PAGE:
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Raw meat pet foods pose risk to animal and human health, finds study

Sarah Young
Friday 12 January 2018 11:49 GMT
(Getty Images/iStockphoto)

Experts are warning pet owners to be aware of the risks associated with raw meat-based diets (RMBDs).

The advice comes after researchers say these diets could be contaminated with harmful bacteria and parasites, and as such may pose a risk to both animal and human health.

A trend which involves feeding cats or dogs raw meat and bones, RMBDs have become increasingly common in recent years as pet owners hail them as more natural, and void of additives or contamination.

However, researchers have opposed popular opinion by saying there is no evidence of such health benefits and that this kind of diet could in fact put pets and their owners at risk of serious diseases such as E.coli.

The study by Utrecht University, published in the journal Veterinary Record, analysed 35 commercial frozen foods from eight different brands, widely available in The Netherlands.

It found that E. coli was present in eight products (23 per cent), Listeria species were found in 15 products (43 per cent) and Salmonella species in seven products (20 per cent).

Both E.coli and Salmonella infections in humans have been linked with serious illnesses.

In addition, four products (11 per cent) contained the parasite Sarcocystis cruzi and another four contained Sarcocystis tenella. Meanwhile, in two products (six per cent), Toxoplasma gondii was found.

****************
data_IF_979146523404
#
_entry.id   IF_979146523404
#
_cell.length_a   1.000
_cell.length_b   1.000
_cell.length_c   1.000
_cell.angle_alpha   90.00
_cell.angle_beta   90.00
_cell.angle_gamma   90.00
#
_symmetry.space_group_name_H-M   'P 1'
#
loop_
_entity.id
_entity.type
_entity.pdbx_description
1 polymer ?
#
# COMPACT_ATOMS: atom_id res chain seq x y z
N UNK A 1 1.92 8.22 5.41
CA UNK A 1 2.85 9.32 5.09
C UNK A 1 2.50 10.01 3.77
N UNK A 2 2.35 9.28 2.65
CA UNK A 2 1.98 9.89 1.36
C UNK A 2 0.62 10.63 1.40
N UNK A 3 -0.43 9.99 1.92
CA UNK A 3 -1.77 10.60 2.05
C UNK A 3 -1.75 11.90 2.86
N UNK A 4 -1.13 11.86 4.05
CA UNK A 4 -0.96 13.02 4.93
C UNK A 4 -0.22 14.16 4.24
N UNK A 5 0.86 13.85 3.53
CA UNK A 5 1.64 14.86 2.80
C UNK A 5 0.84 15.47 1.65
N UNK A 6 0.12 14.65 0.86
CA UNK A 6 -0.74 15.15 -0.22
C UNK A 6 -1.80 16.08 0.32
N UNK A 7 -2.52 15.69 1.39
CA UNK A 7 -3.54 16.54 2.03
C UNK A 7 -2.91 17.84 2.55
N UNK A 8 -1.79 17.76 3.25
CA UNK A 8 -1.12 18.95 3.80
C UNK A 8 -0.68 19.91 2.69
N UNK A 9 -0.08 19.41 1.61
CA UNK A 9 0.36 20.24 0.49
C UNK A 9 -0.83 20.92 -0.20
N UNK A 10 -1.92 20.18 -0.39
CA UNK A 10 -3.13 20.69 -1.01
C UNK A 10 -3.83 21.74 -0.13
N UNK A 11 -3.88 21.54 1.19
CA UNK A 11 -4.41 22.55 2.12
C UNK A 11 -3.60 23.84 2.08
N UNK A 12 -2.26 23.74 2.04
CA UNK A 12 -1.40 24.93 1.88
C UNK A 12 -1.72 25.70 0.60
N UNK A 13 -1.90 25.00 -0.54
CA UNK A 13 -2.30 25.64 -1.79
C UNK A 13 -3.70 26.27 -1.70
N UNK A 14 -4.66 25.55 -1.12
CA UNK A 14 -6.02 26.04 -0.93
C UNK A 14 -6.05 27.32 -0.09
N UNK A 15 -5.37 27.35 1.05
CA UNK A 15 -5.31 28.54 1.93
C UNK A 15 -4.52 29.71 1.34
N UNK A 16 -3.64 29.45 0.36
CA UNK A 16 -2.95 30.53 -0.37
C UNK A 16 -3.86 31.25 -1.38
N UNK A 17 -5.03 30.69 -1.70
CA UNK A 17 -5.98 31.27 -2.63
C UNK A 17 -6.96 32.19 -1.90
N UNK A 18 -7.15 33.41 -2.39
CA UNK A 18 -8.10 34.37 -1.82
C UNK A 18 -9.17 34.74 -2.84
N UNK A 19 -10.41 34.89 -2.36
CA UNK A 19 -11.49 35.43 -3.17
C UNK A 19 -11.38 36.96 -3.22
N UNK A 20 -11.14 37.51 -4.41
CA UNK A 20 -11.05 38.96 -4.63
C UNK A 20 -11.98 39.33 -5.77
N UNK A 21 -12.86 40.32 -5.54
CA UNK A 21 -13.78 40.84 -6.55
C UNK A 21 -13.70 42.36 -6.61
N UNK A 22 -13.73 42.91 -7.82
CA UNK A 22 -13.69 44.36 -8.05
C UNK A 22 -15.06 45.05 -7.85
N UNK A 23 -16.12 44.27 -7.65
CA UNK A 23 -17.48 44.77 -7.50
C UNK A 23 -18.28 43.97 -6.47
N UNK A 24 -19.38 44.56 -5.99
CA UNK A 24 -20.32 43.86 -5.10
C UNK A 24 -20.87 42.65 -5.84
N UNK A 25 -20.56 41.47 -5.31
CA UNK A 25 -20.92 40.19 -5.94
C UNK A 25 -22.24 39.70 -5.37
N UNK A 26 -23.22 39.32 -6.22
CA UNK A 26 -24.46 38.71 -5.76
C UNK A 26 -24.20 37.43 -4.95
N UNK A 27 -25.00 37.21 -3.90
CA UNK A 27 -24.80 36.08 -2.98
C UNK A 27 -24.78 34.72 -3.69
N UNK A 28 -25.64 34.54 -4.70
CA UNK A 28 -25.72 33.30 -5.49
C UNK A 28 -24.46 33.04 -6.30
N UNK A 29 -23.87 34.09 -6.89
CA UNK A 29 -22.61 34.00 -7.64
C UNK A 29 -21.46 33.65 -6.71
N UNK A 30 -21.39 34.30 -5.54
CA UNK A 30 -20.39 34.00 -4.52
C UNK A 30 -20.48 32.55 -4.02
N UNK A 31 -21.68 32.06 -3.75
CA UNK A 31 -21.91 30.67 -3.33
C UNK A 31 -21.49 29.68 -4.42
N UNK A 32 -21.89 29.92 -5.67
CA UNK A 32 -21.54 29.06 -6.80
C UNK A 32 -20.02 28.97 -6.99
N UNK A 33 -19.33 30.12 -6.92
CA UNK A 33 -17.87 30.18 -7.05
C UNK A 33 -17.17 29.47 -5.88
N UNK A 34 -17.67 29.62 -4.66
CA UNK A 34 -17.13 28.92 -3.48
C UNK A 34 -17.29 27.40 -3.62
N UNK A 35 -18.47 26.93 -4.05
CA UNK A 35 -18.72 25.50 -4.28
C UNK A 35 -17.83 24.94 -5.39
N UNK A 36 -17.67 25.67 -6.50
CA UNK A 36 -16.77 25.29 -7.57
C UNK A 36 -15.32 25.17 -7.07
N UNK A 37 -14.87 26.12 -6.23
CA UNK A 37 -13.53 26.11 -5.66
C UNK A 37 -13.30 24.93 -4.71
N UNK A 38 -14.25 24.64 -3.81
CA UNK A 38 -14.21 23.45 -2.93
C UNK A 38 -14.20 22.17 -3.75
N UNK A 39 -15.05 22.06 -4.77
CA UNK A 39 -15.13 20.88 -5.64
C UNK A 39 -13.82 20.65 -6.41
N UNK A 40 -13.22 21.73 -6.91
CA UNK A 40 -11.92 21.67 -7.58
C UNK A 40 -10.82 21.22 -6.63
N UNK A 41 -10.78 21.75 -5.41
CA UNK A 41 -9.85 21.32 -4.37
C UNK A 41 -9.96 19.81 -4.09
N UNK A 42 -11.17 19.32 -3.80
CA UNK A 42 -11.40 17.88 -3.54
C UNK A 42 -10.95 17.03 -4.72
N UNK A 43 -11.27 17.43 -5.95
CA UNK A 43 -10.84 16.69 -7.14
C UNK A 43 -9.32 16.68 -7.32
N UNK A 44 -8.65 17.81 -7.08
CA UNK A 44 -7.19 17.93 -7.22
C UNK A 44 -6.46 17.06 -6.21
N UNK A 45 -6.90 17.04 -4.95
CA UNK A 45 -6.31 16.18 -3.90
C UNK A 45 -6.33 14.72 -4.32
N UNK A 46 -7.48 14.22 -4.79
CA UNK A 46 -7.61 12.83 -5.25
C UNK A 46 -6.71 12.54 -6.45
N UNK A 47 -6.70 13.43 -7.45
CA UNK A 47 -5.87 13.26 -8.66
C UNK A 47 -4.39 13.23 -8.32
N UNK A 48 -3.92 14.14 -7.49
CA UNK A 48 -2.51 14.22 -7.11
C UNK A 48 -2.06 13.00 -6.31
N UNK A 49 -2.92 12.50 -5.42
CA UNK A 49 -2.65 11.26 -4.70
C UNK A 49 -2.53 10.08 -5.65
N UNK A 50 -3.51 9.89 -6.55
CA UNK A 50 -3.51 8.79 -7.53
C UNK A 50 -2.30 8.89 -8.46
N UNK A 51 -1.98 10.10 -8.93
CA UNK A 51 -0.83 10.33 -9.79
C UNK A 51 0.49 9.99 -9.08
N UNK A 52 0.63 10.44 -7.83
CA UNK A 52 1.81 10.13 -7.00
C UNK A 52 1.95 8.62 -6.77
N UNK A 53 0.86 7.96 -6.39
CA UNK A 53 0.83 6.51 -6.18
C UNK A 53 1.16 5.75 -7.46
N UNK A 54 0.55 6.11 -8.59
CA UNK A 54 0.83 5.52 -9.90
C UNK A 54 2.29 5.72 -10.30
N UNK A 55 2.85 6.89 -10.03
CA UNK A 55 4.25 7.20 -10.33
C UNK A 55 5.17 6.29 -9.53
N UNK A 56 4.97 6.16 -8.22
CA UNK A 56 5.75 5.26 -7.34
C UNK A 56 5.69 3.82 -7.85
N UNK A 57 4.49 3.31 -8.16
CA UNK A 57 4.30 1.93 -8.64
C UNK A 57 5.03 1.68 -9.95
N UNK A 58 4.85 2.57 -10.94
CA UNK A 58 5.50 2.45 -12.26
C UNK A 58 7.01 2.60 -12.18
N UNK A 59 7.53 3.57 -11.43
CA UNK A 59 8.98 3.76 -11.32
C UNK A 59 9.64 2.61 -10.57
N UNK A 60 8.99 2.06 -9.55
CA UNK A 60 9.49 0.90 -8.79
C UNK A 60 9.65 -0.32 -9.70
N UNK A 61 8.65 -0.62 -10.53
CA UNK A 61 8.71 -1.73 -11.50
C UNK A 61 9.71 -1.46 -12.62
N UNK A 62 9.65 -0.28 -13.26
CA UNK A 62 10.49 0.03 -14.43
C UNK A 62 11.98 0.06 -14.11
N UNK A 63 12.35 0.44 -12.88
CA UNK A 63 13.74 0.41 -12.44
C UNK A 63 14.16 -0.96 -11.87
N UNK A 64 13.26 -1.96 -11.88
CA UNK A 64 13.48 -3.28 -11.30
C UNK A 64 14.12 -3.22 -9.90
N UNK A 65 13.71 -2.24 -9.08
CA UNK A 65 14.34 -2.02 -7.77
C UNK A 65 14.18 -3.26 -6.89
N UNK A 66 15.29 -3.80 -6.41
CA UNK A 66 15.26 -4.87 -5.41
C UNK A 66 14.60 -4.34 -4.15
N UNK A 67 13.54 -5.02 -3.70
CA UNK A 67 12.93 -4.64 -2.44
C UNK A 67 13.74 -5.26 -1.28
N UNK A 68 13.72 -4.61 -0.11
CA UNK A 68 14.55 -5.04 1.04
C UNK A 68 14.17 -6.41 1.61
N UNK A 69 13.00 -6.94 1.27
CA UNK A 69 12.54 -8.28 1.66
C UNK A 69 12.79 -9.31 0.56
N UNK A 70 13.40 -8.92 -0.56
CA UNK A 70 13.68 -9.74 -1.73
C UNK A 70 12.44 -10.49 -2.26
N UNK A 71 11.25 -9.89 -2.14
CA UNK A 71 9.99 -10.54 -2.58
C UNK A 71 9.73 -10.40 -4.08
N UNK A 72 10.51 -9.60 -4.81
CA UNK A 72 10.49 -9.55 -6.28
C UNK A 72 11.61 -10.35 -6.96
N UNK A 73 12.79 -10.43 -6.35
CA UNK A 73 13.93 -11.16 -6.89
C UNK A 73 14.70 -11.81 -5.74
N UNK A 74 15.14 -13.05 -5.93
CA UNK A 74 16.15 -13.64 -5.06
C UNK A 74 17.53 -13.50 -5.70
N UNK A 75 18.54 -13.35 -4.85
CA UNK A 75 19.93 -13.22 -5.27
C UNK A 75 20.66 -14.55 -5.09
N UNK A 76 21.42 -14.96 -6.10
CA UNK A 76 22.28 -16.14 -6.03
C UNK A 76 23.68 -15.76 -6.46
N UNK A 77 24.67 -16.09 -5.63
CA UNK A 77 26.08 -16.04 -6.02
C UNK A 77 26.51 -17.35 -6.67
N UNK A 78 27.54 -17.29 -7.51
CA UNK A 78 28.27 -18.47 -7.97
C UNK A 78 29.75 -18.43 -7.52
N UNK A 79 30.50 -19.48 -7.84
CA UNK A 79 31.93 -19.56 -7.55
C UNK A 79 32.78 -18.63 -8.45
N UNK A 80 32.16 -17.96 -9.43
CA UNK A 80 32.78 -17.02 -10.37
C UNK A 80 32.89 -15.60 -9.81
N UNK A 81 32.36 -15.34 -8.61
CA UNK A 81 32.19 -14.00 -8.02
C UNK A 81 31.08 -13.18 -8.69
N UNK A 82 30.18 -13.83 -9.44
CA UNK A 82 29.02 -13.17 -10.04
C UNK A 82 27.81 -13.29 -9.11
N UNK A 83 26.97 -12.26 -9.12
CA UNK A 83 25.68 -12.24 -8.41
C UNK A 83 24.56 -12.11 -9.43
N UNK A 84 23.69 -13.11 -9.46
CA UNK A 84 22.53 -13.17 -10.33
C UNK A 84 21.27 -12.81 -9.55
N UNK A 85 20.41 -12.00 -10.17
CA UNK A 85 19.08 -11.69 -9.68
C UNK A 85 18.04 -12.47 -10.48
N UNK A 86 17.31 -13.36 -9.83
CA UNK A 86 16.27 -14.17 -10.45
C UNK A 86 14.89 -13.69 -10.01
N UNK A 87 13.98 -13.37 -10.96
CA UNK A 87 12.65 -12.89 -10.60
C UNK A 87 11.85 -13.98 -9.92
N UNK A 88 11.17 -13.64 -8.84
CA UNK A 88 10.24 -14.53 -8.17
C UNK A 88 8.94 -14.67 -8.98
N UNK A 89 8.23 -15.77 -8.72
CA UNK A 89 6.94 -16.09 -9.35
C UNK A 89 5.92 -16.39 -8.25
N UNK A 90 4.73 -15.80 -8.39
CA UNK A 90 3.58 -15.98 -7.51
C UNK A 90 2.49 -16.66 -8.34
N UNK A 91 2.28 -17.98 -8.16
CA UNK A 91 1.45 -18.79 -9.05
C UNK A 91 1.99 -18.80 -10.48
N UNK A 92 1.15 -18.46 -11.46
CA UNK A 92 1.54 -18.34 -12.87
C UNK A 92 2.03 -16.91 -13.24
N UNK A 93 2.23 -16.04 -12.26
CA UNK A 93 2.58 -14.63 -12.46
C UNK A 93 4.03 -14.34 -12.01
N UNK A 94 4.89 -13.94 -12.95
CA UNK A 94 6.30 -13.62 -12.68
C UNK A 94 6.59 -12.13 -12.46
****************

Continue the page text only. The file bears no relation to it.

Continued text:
As such, researchers said that the bacteria and parasitic pathogens found in the foods may be a possible source of infection in pets and, if transmitted, pose a risk for human beings too.

It is reported that humans could encounter bacteria from raw foods in several ways, including direct contact with the food or with an infected pet; through contact with contaminated household surfaces; or by eating cross-contaminated human food.

“Cats and dogs that eat raw meat diets are also more likely to become infected with antibiotic-resistant bacteria than animals on conventional diets, which could pose a serious risk to both animal health and public health,” said Paul Overgaauw at Utrecht University.

“It is important to encourage awareness of the possible risks associated with feeding RMBDs to companion animals, and pet owners should be educated about personal hygiene and proper handling of RMBDs.”

The team concluded that warnings and handling instructions should be included on product labels and/or packages.

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